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PostPosted: Sun May 24, 2015 6:50 pm 
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Posts: 1226
Location: Canada
bikedoc wrote:
Some frames don't play well with the 11 sped mechs, it's due to where the cable exits under the bb shell. if it's a little to far over to the drive side you can't set the front mech up so it doesn't rub in the easiest gear and still be able to shift to big ring.

You can route the cable over the top of the clamp bolt from the inside to help with this sometimes


No..........you can't. See below for the only two ways to do the cable. Depending on the frame, its either one. You can use the special tool that shimano supplies with the FD to determine the setting, or use trial and error. Please refer to the Dealers manual as already recommended. And please don't provide advice if you don't know............

Image


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PostPosted: Sun May 24, 2015 7:09 pm 
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@Bikedoc is correct... Some frames do not play well with DA 9000 Front dérailleur for the reasons he states and to a lesser extent sometimes a chainline issue. While the prescribed two ways to route the cable are shown in Goodboy's post and the excerpt from the Dealers Manual, @bikedoc's suggestion is a good one. It shows he understands what needs to happen in order for it to actually work better than it could otherwise in a less than ideal situation. I have not had to resort to that routing but I have certainly seem less than optimal shifting on frames that "don't play well" with DA9000 up front. And I can totally see how the solution @Bikedoc is suggesting might be a good workaround in such situations.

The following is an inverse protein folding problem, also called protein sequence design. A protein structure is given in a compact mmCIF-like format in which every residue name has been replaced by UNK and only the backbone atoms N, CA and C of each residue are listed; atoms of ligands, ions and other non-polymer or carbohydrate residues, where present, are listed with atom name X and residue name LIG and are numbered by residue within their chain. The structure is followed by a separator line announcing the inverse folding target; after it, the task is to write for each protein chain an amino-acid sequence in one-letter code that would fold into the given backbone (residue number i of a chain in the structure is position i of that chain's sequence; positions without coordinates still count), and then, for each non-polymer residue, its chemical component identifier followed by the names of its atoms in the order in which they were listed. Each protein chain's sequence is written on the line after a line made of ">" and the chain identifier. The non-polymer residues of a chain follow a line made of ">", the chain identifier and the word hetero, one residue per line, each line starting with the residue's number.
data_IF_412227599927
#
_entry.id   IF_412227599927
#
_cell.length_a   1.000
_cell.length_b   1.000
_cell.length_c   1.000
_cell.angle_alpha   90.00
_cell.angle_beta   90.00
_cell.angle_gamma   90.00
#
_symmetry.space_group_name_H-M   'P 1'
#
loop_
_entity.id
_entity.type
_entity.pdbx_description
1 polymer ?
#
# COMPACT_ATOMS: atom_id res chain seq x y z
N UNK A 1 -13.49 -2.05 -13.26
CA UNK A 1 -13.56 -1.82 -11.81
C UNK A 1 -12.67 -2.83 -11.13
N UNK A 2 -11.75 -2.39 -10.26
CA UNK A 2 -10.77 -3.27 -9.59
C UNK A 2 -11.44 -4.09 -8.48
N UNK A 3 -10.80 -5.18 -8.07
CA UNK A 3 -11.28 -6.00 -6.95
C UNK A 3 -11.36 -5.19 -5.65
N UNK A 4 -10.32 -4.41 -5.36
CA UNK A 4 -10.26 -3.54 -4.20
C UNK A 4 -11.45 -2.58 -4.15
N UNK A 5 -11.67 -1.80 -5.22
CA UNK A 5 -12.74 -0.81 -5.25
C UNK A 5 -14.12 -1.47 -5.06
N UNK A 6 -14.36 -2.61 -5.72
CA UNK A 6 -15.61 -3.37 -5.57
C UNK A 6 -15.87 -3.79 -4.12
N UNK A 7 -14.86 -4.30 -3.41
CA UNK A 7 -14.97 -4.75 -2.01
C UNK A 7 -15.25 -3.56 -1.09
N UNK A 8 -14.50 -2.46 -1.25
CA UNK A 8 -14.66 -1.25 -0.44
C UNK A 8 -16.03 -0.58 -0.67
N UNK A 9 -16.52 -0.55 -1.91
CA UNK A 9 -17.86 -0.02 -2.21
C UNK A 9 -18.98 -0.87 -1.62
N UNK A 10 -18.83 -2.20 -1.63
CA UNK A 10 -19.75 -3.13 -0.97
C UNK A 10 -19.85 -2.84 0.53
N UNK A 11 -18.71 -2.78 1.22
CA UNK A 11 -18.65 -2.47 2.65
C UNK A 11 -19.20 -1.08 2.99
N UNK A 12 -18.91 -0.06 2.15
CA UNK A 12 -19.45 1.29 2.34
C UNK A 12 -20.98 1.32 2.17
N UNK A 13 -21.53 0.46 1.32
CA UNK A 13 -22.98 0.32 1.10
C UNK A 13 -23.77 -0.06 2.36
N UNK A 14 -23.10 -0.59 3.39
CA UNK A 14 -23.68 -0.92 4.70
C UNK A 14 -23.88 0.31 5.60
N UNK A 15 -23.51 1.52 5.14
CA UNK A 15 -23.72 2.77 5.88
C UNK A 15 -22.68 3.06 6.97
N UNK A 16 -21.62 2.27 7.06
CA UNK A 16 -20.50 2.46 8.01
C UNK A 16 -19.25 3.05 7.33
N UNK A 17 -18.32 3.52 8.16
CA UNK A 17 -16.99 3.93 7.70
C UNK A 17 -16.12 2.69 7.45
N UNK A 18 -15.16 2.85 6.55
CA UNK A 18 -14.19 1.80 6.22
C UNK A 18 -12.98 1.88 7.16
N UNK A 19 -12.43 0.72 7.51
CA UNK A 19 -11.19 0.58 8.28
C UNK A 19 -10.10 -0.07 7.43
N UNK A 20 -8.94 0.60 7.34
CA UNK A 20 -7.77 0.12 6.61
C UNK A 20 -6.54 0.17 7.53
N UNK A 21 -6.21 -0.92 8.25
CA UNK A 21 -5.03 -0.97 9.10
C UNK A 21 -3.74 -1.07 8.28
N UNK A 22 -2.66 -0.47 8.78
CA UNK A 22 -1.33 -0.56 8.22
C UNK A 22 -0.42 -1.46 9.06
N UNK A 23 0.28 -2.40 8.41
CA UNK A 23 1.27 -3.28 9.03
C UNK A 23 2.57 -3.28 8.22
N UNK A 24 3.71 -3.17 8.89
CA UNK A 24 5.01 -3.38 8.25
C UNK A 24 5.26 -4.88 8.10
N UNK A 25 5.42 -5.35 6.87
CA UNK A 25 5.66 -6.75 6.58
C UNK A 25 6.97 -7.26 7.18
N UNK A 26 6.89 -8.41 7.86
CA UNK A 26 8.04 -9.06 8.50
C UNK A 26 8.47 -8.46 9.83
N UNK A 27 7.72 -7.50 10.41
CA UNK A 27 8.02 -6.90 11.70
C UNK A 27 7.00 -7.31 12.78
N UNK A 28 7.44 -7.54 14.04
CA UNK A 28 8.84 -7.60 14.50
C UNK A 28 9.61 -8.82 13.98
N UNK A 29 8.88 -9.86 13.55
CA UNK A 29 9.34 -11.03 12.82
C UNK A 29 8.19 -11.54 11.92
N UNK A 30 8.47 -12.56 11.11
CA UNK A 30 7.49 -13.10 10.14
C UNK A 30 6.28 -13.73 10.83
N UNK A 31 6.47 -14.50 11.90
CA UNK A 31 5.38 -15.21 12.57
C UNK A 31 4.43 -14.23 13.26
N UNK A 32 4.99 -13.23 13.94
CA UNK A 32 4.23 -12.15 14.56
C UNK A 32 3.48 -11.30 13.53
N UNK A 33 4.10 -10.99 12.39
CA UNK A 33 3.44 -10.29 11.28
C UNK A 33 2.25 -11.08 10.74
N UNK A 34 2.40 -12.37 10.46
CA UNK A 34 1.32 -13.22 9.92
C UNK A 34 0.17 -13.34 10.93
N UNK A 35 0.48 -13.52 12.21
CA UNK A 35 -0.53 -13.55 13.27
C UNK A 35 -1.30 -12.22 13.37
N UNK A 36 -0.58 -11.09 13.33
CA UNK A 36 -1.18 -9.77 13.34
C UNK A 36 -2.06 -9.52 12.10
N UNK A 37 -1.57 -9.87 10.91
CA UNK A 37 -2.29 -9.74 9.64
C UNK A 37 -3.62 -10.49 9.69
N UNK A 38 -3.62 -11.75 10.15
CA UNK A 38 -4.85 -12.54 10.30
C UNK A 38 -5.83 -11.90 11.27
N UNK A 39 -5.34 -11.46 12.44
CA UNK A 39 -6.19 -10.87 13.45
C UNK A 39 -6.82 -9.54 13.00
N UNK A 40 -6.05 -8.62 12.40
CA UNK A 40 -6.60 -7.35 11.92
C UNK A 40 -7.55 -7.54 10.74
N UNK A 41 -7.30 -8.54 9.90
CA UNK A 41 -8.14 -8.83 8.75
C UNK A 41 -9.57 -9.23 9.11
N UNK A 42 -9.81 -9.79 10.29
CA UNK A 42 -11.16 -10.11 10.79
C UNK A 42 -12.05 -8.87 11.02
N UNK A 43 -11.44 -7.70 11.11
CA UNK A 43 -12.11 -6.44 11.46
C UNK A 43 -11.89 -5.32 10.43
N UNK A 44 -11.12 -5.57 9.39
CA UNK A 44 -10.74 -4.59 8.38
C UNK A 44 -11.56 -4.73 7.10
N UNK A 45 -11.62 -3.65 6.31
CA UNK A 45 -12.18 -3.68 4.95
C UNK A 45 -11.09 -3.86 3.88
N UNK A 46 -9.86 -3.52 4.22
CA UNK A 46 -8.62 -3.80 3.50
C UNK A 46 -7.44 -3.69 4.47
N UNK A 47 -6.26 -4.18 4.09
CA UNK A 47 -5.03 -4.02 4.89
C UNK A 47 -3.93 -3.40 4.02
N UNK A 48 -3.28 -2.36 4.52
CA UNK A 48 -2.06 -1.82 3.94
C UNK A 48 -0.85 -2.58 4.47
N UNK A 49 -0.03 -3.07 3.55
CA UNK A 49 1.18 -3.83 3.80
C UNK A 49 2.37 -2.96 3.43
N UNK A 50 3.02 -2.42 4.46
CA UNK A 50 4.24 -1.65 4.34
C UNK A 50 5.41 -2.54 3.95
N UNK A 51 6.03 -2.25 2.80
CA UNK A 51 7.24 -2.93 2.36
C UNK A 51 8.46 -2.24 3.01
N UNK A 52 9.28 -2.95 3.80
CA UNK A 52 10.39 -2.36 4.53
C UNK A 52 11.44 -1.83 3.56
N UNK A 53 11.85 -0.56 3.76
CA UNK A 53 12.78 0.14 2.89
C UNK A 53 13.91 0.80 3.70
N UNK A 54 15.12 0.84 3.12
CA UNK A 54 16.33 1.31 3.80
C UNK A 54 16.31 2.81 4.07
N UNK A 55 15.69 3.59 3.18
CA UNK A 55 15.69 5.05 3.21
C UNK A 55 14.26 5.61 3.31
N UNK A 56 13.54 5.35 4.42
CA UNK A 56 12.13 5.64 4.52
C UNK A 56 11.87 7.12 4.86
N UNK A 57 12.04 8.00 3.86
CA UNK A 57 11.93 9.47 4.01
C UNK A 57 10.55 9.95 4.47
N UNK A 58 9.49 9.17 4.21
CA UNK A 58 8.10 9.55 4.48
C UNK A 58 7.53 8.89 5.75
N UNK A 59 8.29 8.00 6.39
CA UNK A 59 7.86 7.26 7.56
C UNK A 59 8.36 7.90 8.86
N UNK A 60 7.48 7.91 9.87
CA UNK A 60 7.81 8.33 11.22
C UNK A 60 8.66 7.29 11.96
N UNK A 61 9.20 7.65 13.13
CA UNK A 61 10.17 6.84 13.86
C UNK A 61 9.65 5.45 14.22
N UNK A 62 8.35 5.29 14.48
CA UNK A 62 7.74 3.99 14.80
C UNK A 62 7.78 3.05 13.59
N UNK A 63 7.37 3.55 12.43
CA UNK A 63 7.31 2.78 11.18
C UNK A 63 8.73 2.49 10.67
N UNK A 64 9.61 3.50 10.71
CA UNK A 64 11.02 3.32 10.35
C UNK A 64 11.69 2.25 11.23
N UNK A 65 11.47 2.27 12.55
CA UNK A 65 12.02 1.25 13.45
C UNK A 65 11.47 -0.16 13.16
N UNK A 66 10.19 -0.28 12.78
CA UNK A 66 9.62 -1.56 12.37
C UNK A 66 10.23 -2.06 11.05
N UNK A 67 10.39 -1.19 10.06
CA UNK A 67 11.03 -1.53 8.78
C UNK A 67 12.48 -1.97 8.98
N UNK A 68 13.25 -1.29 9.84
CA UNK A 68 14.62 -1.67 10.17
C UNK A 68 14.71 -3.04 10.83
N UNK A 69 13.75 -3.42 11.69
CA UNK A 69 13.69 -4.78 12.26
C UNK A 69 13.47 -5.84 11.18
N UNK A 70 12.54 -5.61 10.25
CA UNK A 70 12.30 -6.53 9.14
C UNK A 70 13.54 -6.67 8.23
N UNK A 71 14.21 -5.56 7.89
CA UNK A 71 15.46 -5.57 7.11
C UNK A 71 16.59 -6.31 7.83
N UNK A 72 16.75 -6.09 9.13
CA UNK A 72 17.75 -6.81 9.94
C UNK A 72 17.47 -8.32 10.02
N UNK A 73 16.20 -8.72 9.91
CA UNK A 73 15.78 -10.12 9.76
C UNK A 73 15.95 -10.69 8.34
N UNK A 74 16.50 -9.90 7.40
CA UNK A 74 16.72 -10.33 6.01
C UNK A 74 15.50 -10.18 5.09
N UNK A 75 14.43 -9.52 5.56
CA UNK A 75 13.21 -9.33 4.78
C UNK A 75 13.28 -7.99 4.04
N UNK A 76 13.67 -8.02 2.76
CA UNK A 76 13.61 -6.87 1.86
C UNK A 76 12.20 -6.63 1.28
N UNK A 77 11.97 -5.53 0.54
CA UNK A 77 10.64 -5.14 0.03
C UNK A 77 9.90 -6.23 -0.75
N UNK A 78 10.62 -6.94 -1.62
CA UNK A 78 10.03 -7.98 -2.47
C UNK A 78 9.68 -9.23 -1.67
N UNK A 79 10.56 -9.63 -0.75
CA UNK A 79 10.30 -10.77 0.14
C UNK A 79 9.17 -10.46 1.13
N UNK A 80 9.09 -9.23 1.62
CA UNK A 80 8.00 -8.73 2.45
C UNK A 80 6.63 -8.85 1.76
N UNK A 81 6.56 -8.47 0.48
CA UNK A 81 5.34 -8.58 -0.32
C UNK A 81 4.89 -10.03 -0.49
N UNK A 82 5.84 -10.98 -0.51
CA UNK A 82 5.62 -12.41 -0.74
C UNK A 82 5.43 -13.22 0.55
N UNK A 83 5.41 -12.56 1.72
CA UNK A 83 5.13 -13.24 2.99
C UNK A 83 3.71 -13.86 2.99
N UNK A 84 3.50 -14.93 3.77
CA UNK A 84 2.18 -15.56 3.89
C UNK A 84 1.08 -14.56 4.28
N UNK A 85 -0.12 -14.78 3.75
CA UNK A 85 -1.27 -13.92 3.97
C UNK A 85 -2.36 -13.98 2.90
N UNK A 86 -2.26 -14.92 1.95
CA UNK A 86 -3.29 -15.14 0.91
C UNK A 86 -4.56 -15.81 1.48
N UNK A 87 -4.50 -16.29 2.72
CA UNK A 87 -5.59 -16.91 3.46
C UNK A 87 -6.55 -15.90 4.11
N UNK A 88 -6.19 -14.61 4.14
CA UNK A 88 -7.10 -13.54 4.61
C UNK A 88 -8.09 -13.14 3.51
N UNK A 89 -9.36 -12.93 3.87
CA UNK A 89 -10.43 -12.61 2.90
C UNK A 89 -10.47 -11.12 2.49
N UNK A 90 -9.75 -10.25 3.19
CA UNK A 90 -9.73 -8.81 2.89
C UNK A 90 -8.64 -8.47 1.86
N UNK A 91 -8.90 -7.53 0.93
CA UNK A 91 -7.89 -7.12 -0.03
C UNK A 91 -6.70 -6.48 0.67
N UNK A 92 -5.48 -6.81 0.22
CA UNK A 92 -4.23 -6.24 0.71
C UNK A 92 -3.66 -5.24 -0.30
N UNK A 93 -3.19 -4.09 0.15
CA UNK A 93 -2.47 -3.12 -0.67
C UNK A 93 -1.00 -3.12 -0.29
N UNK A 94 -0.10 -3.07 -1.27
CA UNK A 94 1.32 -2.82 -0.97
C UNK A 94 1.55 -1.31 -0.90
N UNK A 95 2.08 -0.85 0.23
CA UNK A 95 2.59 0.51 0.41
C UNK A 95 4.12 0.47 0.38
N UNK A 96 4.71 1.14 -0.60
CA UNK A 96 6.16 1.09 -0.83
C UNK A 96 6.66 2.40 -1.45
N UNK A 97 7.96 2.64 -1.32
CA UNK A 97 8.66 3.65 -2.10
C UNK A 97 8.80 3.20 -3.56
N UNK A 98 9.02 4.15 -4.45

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PostPosted: Sun May 24, 2015 7:25 pm 
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I'm not clear from your post, Calnago. Are you speaking from personal experience having routed it that way and obtained success, or are you speaking theoretically?


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Posted: Sun May 24, 2015 7:25 pm